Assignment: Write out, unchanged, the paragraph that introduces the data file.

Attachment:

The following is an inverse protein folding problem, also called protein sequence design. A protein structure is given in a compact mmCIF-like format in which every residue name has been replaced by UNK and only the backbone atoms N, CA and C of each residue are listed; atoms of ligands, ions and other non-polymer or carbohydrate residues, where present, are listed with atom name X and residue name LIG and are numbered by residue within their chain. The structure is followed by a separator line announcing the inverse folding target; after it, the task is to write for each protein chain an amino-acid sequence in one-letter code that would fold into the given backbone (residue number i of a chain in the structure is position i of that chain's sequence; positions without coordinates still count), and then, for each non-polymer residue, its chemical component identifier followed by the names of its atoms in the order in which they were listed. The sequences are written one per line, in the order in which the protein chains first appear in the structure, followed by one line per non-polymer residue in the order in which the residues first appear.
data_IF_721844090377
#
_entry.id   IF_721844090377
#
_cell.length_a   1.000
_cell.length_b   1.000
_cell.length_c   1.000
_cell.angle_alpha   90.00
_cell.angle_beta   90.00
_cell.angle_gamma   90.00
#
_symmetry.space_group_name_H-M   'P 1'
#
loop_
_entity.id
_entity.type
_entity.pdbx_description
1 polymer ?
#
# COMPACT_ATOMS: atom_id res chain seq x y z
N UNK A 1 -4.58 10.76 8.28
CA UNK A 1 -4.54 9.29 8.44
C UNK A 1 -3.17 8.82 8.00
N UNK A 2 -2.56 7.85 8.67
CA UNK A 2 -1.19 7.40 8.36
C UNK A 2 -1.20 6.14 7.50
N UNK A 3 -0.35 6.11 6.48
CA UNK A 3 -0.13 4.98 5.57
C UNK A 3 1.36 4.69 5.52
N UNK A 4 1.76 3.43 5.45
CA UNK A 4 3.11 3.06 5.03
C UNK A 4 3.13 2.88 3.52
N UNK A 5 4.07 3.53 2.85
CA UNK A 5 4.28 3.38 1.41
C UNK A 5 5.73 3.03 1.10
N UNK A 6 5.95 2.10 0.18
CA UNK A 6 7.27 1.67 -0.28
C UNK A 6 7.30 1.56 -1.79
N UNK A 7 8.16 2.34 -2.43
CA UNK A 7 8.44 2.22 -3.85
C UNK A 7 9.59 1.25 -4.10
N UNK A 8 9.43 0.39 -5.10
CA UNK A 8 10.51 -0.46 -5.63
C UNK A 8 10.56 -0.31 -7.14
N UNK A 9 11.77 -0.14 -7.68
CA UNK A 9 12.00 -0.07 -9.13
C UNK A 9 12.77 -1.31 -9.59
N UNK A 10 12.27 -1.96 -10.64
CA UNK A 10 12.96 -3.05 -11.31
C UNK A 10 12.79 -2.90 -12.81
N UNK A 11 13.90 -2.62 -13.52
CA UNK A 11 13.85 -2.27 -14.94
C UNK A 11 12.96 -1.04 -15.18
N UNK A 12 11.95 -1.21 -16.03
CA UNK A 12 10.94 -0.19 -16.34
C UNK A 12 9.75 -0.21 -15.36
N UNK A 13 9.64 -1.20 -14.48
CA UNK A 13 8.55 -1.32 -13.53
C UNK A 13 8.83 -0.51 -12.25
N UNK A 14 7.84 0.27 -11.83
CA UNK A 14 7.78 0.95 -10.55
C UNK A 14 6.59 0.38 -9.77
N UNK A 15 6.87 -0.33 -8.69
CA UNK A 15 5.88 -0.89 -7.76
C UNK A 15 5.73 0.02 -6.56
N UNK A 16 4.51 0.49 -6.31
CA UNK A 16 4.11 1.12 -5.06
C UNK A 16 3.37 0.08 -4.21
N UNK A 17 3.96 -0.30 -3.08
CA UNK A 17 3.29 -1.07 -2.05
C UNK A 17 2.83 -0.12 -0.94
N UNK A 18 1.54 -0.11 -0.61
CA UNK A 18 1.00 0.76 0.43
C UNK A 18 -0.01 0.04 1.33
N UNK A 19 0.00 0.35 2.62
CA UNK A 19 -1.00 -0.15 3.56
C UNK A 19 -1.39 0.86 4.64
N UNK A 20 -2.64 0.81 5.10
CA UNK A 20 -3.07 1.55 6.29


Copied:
The following is an inverse protein folding problem, also called protein sequence design. A protein structure is given in a compact mmCIF-like format in which every residue name has been replaced by UNK and only the backbone atoms N, CA and C of each residue are listed; atoms of ligands, ions and other non-polymer or carbohydrate residues, where present, are listed with atom name X and residue name LIG and are numbered by residue within their chain. The structure is followed by a separator line announcing the inverse folding target; after it, the task is to write for each protein chain an amino-acid sequence in one-letter code that would fold into the given backbone (residue number i of a chain in the structure is position i of that chain's sequence; positions without coordinates still count), and then, for each non-polymer residue, its chemical component identifier followed by the names of its atoms in the order in which they were listed. The sequences are written one per line, in the order in which the protein chains first appear in the structure, followed by one line per non-polymer residue in the order in which the residues first appear.